HOUSTON - Lingering symptoms of COVID-19 months and years later are affecting as many as 1 in 3 people who get the virus. Several patients are sharing their journey to finding a new normal.
Rotceh Pena was diagnosed with COVID-19 in December 2020. Six months later, she realized she was still suffering from the after-effects of the virus.
"I thought I fell asleep. I thought I may have blacked out. I don't know what exactly happened, but I lost control of my car, with my children in my car, and I wrecked it," explains Rotceh. "I went to the left lane into the ditch and wrecked my car. That was just a big eye-opener for me to say, 'Okay, I'm not cognitively the same that I was before.' I couldn't remember where I was."
"I was sort of like, just not there. And that was just whenever I said, ‘okay, this is not normal,’ this is still something that is bothering me," he added. "It's still you know, my sleep pattern, my pain in my feet that I get at night, and then I'm not able to sleep."
Rotceh sought help through UTHealth and joined a study to use her situation to help researchers find more answers about long COVID-19.
"It's mainly for them, for research for them, but it gives me insight to say that I'm not alone. It gives me insight and gives me peace of mind that I am not the old I'm not going crazy. I'm not just making it up," states Rotceh.
UTHealth developed the COVID Center of Excellence to treat not only COVID patients but also long-haulers. Dr. Luis Ostrosky with UTHealth and Memorial Hermann says we are going to be dealing with long COVID for decades.
"People are just miserable! They continue to have fatigue. This affects their work, their social life. They complain of memory and concentration issues. They complain of muscle aches and pain, and some of them have, for example, long term damage to the lungs complaining of shortness of breath, and we see a lot of depression and anxiety, even PTSD," explains Dr. Ostrosky.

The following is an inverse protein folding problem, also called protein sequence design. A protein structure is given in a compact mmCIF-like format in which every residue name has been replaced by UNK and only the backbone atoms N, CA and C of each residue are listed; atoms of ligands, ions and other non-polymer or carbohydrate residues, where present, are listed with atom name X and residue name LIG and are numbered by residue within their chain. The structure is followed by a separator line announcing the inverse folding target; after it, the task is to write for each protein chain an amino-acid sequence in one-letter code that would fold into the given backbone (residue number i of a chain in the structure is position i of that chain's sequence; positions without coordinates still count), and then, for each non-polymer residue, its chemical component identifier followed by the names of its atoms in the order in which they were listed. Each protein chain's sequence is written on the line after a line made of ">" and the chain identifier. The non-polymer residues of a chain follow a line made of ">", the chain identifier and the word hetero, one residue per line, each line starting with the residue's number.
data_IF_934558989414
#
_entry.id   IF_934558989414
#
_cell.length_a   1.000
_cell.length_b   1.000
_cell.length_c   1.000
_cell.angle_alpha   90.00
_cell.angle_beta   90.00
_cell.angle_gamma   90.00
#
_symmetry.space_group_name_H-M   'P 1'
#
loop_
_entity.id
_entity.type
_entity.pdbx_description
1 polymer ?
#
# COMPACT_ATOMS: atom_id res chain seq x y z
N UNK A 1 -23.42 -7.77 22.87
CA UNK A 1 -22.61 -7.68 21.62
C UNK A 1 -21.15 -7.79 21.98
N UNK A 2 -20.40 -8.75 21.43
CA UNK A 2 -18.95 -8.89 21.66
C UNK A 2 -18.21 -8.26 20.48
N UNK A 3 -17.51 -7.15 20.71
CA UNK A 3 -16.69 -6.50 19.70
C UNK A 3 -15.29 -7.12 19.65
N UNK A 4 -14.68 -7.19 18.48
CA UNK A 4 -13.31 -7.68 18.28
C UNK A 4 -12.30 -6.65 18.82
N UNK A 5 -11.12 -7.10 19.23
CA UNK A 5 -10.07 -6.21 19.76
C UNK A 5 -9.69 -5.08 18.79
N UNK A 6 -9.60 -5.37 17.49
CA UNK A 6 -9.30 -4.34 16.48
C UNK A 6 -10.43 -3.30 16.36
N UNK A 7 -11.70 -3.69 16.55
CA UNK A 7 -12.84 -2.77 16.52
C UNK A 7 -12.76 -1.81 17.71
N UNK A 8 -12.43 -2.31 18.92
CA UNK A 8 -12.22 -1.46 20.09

Rohan Bavadekar was one of the very first patients to be diagnosed with COVID in Houston in March 2020.
"I was airlifted from one of the suburban hospitals to St. Luke's Hospital in the Medical Center. I was put on ECMO. Even after putting on ECMO, I was given plasma. You know, that improved my symptoms a little bit, but I was still critical, you know, and after that even when I was on ECMO I got a stroke. I had two cardiac arrests. I was on dialysis for a prolonged time. So, the fact that they were able to revive me is a miracle in itself - twice on the same day," explains Rohan.
Rohan and his wife wrote a book called "Cheating COVID: A Family's Story of Suffering and Surviving", to share their experiences and hope it will help other long-haulers or anyone dealing with a medical crisis. He spent half a year between the hospital and recovering in rehabilitation.
"There are still long-hauler symptoms like at times I do have irregular heartbeats or strong headaches, but probably didn't go away with time. My lungs are still affected, but they are better than what they were," says Rohan.
Dr. Ostrosky hopes that continuing research will lead to answers and life-changing treatments.
"Once we know the root cause of the symptoms, whether its viral replication or immune dysfunction, then we can try different interventions, we can try anti-viral from monoclonal antibodies, if it's really a viral problem, or we can try immune suppression or immune modulation if it's truly an inflammatory problem," says Dr. Ostrosky.
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